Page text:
The calendar may say that there’s still another week and a half until spring arrives, but the poultry say otherwise: the first goose eggs of the season were in the coop this morning. Along with those enormous beauties, the ducks left five of theirs, and I also collected two early-morning chicken eggs. Hooray for spring’s bounty!
I wasn’t entirely surprised that the geese have begun laying because the gander has been even more full of himself – hissing at me, chasing ducks away from his harem, and getting “friendly” with his girls – behavior that typically signals the start of breeding (and laying) season. Fortuitously, I decided to take the egg basket out with me this morning in case there were too many eggs to carry, and I definitely needed it.
The ducks had already begun ramping up the egg production, but five is the most I’ve collected so far this year. The Runners just lay their eggs wherever they please, and the waterfowl end up kicking the eggs around in the coop and helping them get extra dirty. Fortunately, that has no effect on hatchability because of the incredible protection provided by the egg’s bloom, and the bloom remains intact until the egg is washed. Some breeds of duck, like Muscovy, will lay in a nest box, but not the Runners. I’m just happy that no one’s laying in puddles.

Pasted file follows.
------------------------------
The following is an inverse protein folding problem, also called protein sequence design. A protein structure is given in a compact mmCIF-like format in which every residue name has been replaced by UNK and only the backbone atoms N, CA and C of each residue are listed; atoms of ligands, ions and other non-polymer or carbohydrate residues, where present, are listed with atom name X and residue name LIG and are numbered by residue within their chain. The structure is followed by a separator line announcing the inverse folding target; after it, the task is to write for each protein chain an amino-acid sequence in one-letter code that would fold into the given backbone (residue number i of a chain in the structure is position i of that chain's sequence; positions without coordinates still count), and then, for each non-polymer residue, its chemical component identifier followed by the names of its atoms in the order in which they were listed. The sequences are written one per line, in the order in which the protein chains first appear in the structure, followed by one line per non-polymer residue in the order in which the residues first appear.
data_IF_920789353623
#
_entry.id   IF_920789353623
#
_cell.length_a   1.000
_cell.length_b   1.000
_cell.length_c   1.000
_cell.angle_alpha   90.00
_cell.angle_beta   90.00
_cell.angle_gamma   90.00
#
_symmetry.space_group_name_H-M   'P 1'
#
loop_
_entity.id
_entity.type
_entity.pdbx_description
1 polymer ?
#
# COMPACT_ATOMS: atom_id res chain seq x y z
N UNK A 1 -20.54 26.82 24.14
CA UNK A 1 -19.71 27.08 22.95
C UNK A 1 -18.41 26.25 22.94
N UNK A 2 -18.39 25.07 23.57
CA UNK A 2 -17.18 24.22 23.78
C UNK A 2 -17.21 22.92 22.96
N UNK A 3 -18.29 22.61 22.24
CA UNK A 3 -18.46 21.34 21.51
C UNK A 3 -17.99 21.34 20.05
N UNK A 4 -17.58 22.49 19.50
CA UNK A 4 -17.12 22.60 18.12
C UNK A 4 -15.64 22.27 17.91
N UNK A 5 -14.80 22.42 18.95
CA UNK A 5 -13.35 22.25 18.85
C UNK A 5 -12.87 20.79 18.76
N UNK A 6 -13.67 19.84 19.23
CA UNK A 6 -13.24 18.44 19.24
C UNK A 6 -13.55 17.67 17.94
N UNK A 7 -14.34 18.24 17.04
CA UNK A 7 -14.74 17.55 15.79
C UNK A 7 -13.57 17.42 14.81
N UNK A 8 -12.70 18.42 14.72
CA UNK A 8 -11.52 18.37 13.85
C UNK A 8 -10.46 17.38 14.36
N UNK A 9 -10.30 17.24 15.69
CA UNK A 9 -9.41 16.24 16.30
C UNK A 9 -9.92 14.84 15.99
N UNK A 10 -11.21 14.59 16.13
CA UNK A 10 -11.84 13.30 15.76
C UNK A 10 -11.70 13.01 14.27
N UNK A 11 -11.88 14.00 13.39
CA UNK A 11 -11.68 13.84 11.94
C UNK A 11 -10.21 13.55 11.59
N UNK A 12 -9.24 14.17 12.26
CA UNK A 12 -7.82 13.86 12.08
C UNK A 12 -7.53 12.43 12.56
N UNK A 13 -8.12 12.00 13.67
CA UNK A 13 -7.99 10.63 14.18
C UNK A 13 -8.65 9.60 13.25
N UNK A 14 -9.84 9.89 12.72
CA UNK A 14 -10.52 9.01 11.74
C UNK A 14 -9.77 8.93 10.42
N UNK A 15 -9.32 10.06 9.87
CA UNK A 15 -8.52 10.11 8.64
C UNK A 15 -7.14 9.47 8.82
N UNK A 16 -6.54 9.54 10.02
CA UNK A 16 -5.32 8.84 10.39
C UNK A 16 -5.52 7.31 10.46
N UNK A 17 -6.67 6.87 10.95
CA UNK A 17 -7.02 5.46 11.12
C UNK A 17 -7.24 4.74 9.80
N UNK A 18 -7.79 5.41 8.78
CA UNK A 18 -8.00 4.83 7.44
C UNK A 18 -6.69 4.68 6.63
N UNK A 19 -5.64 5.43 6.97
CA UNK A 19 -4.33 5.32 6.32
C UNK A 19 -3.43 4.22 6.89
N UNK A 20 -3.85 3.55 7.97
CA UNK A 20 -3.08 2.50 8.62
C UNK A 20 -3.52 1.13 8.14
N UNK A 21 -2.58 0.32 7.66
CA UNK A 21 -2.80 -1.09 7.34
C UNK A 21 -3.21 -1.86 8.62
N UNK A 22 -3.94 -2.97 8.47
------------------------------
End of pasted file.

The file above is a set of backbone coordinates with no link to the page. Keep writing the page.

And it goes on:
While I was in the main chicken coop (housekeeping, the poop board needed clearing), I happened to notice something right below the pop door, half-buried in the shavings on the floor. Upon closer inspection, it became clear that it was a small egg from a Black Copper Marans – based on its size, my guess is that it was laid by a pullet hatched last fall, rather than being a fairy egg. It’s always exciting to find “first” eggs, but I hope the pullet figures out that the eggs should be laid in the cushy nest boxes soon!
Winter may not go out without a fight – last frost date here is in May – but the sheer enthusiasm of spring won’t be denied. With lots of eggs, I’ll be keeping the incubators busy and welcoming many new littles to the farm. Stay tuned for more of the sights of the new season on the farm!